After a couple of injury-plagued seasons, Harper's status as the Next Big Thing was in serious jeopardy, but he stayed healthy in 2015 and proceeded to post numbers far beyond anyone's expectations. When names like Babe Ruth and Ted Williams come up as comps for what Harper accomplished as a 22-year-old MVP last year, it's fair to say he had a pretty good campaign. His biggest improvement came not when he swung the bat, but when he didn't. Harper racked up 124 walks in 153 games after recording 155 free passes in 357 games during his first three seasons, with opposing pitchers often deciding their best course of action was simply to avoid giving him anything to hit at all. As he continues his development, Harper could start putting up walk totals that haven't been seen since Barry Bonds. Harper gave him a three-season head start, but he's now right back in the conversation with Mike Trout as the best young outfielder in the major leagues.
Another season, another injury-plagued disappointment for Harper and his fantasy owners. Torn ligaments in his thumb kept him below 400 plate appearances, and even when he got back on the field, he didn't look much like a mythical wunderkind with a bat made of lightning. As the injuries pile up it's understandable to worry that he'll never become the player his draft table sticker price suggests, but don't jump off the bandwagon just yet. Over the last two months of the season, he hit 10 of his 13 home runs and looked much like the batter he was in 2013, and with an offseason to heal his thumb he should be able to come out launching bombs this April. Harper's still just 22 (nine months younger than Kris Bryant, to put that in perspective) with three major league seasons under his belt, and players with that resume are still far more likely to be stars than busts. Once he figures out the whole staying healthy business, the 40-plus home run seasons will come in bunches.
You can't exactly say that Harper had a sophomore slump given that his OPS, walk and strikeout rates all improved, and his counting stats were nearly identical to those of his rookie season, despite the fact that he saw 100 fewer at-bats. However, owners who expected him to have a Mike Trout-like explosion in his second tour of duty were sorely disappointed. The all-world talent and relentless drive to improve are still there, but the big question with Harper is whether last season's injuries were a direct result of his full throttle playing style or simply bad luck. Given the potential rewards, it's hard not to gamble on the latter.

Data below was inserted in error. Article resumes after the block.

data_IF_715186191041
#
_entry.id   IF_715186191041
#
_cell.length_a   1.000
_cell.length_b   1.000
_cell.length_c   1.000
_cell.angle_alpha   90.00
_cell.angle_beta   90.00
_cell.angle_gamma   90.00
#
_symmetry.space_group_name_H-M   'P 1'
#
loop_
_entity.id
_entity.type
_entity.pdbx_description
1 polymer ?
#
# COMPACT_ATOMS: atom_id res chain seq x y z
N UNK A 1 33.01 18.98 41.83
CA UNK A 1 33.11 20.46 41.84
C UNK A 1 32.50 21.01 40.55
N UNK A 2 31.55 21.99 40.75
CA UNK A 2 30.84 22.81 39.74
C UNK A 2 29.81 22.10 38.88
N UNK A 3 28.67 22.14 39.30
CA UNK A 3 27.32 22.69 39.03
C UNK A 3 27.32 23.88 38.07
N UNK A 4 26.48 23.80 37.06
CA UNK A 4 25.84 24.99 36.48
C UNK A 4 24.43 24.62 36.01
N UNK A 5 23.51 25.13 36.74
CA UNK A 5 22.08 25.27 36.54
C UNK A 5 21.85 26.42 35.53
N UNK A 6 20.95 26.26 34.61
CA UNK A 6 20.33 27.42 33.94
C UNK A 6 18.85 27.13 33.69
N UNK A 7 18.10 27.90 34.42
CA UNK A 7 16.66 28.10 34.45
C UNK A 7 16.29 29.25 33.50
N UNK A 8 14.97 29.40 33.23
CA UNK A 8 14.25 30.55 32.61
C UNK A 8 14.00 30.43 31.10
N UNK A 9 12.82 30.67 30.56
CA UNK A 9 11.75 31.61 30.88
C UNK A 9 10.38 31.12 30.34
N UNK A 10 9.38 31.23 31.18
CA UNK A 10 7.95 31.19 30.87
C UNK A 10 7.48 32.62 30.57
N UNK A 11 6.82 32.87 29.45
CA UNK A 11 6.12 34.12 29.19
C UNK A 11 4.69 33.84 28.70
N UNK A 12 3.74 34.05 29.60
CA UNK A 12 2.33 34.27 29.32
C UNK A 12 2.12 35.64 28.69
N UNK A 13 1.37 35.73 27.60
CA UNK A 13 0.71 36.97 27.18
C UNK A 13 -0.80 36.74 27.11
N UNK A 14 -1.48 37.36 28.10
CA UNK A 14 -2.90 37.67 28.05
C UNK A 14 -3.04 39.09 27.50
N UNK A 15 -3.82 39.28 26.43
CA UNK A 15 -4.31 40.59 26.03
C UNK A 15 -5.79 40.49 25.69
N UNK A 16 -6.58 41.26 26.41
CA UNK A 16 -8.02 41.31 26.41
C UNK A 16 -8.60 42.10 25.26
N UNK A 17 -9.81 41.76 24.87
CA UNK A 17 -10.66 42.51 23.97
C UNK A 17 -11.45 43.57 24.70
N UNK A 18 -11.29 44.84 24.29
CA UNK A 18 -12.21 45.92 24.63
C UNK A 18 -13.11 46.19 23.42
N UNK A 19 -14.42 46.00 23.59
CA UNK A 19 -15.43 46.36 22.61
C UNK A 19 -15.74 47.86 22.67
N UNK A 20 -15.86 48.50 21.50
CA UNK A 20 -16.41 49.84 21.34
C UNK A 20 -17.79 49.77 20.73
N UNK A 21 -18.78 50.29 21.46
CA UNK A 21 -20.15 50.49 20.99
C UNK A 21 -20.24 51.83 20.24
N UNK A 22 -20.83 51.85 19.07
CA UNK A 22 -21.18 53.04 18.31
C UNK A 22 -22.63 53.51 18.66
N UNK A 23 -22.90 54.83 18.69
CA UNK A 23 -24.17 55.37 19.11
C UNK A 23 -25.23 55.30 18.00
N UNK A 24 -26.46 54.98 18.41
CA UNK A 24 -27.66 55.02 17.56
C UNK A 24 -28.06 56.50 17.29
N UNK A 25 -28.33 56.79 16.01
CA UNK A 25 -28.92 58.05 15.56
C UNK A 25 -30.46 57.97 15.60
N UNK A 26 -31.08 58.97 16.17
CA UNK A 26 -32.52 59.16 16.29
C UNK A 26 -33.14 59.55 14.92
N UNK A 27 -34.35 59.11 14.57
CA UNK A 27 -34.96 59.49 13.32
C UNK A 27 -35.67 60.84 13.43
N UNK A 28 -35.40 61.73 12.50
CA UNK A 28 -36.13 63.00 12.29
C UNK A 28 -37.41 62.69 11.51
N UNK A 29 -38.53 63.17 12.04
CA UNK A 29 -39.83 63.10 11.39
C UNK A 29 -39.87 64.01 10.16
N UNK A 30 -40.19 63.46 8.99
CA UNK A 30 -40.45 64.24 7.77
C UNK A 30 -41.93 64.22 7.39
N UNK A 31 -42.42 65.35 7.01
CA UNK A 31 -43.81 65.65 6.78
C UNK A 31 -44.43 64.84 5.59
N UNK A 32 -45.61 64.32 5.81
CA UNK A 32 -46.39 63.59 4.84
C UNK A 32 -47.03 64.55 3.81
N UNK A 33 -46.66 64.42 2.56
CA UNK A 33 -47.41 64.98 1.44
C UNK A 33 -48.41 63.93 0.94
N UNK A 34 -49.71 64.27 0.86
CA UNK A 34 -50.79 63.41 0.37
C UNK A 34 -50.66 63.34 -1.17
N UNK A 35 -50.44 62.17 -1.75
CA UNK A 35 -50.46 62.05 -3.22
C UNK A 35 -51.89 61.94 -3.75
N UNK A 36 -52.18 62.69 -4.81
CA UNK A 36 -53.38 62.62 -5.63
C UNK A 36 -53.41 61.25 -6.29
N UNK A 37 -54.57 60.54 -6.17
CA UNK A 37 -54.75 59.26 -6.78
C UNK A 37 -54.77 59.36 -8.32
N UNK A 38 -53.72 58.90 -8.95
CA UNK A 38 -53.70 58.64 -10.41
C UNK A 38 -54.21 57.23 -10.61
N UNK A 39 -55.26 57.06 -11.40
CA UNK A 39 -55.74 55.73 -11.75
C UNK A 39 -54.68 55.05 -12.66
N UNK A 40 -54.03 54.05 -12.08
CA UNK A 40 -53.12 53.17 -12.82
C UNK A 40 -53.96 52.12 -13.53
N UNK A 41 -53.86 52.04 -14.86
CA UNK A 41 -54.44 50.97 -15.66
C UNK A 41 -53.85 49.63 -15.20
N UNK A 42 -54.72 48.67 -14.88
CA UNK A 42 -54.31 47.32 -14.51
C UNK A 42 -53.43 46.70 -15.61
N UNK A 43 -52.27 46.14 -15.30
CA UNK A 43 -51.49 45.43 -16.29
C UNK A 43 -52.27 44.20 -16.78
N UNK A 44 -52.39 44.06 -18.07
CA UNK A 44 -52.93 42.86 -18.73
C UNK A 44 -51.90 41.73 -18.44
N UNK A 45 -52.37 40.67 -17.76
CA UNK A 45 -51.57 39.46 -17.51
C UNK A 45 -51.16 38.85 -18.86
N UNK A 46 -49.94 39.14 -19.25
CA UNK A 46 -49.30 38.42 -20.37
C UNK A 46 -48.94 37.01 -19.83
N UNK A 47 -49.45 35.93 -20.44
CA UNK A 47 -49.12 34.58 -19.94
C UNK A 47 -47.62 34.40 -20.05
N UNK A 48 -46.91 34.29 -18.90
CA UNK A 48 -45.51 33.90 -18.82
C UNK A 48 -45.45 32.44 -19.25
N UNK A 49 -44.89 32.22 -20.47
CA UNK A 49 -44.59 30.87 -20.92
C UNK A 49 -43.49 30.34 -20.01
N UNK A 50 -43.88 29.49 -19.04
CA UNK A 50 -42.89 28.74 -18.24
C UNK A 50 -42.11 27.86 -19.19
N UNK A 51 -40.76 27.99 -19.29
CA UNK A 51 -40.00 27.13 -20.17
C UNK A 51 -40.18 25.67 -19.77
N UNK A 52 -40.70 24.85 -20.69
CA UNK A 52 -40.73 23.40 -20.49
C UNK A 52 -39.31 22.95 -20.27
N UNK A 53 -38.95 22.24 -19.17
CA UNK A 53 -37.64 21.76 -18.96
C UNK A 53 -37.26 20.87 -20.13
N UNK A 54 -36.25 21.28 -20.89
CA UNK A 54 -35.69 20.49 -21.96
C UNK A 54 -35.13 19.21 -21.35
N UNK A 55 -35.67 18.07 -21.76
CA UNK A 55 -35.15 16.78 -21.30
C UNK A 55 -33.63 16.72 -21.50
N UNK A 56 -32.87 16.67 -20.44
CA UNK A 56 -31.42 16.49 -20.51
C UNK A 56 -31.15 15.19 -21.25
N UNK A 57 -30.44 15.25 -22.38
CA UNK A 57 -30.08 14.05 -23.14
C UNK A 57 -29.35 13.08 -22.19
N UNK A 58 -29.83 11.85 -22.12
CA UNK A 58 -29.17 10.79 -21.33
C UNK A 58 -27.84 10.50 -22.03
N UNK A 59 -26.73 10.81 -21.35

The most amazing thing about Harper's basically unprecedented rookie season may not have been the raw numbers he put up, ridiculous as they were for a teenager in the majors, but the maturity he displayed. The kid who drew criticism in the minors for blowing kisses at opposing pitchers impressed everybody (including stodgy old-timers like Chipper Jones) with his respect for the game and his place in it, and no one has ever questioned Harper's drive to succeed. If his mental tools turn out to be as impressive as his physical ones, there may be no real ceiling on what he can accomplish. Of course intangibles do not win you fantasy championships, but building around 19-year-olds whose only meaningful comps are Hall of Famers like Ty Cobb, Al Kaline and Mel Ott just might.
Harper spent most of 2011 in Low-A Hagerstown putting up an impressive .318/.423/.554 line with a .436 wOBA and 14 home runs. He finished the season playing 37 games for Double-A, but was not as successful posting a wOBA of .332. His strikeout rate of 19.2 percent needs to improve as his batting average might fluctuate due to BABIP. His season was cut short in Double-A because of a hamstring injury, but Harper returned from that ailment and hit .333/.400/.634 with six homers and 26 RBI over 25 games in the Arizona Fall League. Nationals manager Davey Johnson made a point in December to say that Harper has an opportunity to break camp as a big leaguer, but additional time at Double-A or Triple-A could be on tap before a midseason call to Washington.
The first overall pick in 2010 did what he could to live up to the hype in a brief Arizona Fall League stint, hitting .343/.410/.629 in 35 at-bats, an impressive performance for an 18-year-old facing advanced competition. His 4:11 BB:K ratio gives a good indication of what Harper needs to work on when he begins his pro career in earnest at A-ball, but his mammoth power and uncanny hitting instincts could land him in Double-A before the season is over. The Nationals have no reason to rush him, of course, but the cocky youngster doesn't seem inclined to give them that option. A normal 18-year-old would be looking at something like a late 2013 big league debut, but with a once-in-a-generation talent like Harper we strongly suggest you bet the under on that.
Signed a five-year deal worth a guaranteed $9.9 million with the Nationals in August 2010.